Painkiller Opana, The New Scourge of Rural America

Melissa Himmelheber, 43, shows pictures of her son, C. J. Coomer, who died of an Opana overdose last July at the age of 24 in Austin, Indiana, at her home in Scottsburg, Indiana, March 19, 2012. REUTERS-John Sommers II

Back in high school in Houston, Texas, C.J. Coomer got good grades and played football. He was dark-haired and handsome, popular with his friends and doted on by his family.

But when his mother got divorced and moved to be near family in rural Scott County, Indiana, Coomer began running with a crowd there that abused prescription painkillers to get high. His weight dropped from 210 pounds to just 140 pounds (64 kg), he couldn’t work, and was constantly borrowing money.

One night last July, Coomer tried something new — Opana, a powerful opioid painkiller containing oxymorphone. He overdosed and died at the age of 24.

“It’s a nightmare every single day,” said his mother, Melissa Himmelheber, 43, who wiped away tears as she showed pictures of her lost son. “This is a family that was extremely close. Now we’re just picking up the shattered pieces.”

Prescription drug abuse is the new scourge of rural America. It now leads to more deaths in the United States than heroin and cocaine combined, and rural residents are nearly twice as likely to overdose on pills than people in big cities, according to the Centers for Disease Control.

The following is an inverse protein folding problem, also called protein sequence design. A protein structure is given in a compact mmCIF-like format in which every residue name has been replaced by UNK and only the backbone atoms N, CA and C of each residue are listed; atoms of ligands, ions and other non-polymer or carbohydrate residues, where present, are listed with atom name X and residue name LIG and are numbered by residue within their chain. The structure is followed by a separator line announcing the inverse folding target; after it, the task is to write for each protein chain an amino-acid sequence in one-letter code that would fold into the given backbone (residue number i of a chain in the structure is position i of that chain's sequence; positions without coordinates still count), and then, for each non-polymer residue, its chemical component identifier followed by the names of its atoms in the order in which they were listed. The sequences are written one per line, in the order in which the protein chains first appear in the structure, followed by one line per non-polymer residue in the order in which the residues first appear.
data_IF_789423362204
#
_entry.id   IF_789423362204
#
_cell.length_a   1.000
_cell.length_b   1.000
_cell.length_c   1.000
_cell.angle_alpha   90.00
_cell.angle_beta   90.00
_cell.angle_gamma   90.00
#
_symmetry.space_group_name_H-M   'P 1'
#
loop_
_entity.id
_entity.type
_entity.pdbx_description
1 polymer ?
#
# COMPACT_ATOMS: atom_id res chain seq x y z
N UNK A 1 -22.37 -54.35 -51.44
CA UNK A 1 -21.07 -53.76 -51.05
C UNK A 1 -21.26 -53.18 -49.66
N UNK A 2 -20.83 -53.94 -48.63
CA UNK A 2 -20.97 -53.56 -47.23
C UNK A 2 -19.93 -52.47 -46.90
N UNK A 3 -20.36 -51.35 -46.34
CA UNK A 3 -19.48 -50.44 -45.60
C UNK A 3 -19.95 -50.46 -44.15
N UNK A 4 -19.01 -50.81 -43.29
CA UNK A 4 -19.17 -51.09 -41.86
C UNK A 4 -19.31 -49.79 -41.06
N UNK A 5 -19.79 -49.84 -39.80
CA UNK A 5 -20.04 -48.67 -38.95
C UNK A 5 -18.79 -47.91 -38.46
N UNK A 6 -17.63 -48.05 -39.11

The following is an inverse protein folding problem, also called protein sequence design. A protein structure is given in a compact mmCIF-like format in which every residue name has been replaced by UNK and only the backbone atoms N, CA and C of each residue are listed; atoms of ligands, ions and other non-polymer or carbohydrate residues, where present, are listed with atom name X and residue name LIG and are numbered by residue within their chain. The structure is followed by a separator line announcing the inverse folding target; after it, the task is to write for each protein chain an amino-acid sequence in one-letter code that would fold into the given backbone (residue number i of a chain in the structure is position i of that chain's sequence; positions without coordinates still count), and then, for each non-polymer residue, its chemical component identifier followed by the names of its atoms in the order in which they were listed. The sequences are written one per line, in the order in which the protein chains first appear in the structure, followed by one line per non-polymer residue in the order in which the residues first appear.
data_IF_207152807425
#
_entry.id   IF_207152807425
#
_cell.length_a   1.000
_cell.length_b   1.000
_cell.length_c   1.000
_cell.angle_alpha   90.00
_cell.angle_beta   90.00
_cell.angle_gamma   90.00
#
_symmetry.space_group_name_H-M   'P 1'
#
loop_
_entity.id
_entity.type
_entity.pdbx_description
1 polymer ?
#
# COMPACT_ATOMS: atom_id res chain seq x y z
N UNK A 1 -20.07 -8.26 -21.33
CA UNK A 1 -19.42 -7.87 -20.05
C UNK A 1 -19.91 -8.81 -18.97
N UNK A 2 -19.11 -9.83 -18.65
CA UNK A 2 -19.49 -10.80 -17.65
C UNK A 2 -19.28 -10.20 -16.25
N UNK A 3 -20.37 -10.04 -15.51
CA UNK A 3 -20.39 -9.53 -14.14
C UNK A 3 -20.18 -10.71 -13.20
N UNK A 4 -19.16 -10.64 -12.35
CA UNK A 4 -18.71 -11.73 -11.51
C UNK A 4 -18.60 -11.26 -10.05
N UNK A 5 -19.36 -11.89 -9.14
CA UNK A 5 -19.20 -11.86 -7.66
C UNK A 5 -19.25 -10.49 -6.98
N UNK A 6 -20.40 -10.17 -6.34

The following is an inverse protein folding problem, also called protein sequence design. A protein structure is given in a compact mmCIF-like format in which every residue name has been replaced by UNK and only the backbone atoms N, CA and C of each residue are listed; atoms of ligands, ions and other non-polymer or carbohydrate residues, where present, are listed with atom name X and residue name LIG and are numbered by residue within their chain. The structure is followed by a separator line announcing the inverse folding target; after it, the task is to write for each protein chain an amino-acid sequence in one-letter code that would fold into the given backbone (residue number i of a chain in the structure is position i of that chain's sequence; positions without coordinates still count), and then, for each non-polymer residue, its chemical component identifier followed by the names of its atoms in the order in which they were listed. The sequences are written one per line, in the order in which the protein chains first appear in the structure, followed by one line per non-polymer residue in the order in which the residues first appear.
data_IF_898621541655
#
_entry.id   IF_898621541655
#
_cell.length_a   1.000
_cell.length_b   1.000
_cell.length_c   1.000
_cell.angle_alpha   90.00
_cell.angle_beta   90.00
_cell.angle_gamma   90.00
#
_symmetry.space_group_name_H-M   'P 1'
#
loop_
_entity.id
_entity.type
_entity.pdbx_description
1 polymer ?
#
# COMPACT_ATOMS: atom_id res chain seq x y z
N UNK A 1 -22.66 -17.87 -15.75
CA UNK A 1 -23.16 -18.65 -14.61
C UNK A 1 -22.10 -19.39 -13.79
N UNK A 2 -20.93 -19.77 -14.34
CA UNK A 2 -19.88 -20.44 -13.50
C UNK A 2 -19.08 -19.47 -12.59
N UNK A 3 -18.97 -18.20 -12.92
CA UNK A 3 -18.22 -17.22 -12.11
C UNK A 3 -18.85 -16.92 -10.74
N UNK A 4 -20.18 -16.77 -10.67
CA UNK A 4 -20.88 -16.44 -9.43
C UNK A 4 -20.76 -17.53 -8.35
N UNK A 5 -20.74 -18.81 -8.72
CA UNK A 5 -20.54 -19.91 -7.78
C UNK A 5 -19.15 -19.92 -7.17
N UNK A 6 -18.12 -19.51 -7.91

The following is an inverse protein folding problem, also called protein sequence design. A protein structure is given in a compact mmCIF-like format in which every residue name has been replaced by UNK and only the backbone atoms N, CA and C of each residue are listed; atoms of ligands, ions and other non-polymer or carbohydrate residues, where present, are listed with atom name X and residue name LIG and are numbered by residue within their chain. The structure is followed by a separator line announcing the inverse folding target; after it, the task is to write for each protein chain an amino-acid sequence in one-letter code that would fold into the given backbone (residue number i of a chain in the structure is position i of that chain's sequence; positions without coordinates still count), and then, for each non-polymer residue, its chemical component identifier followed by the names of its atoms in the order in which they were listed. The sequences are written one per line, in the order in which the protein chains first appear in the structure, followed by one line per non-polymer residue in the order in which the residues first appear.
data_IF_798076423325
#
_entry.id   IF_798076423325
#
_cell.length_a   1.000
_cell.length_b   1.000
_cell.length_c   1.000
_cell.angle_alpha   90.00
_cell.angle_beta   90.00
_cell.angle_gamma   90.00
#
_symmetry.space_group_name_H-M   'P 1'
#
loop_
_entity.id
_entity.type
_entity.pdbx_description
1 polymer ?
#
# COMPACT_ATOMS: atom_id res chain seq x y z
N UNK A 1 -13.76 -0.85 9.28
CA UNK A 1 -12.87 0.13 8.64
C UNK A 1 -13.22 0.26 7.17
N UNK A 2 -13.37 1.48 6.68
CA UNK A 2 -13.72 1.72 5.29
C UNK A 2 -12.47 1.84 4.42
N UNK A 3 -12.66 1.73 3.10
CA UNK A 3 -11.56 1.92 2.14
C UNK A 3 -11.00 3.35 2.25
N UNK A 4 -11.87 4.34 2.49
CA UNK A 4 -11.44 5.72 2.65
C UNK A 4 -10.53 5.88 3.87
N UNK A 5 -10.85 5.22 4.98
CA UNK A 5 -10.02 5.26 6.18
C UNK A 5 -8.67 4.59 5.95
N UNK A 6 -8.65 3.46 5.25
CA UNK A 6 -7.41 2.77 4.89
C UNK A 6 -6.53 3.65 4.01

While methamphetamine addiction has long been associated with small towns, prescription painkillers have overtaken meth as the most abused drugs in places such as southern Indiana, according to local authorities.

Opana is the hot new prescription drug of abuse, sometimes with tragic consequences.

At least nine people have died so far this year from prescription drug overdoses in Scott County, Indiana. Most of the fatalities involved Opana, according to county coroner Kevin Collins.

Before 2011, only about 20 percent of the cases referred to the coroner were overdose deaths, and most of those were suicides rather than accidents. Last year, prescription drug overdoses accounted for 19 deaths, or about half of all deaths referred to the coroner in this county of just 24,000 on the southern tip of Indiana, about 30 miles from Louisville, Kentucky.

“We’re seeing a lot of 25-year-olds who are dead for no apparent reason,” said Collins, who is so disheartened by the overdoses that it is one reason he won’t run for reelection in May.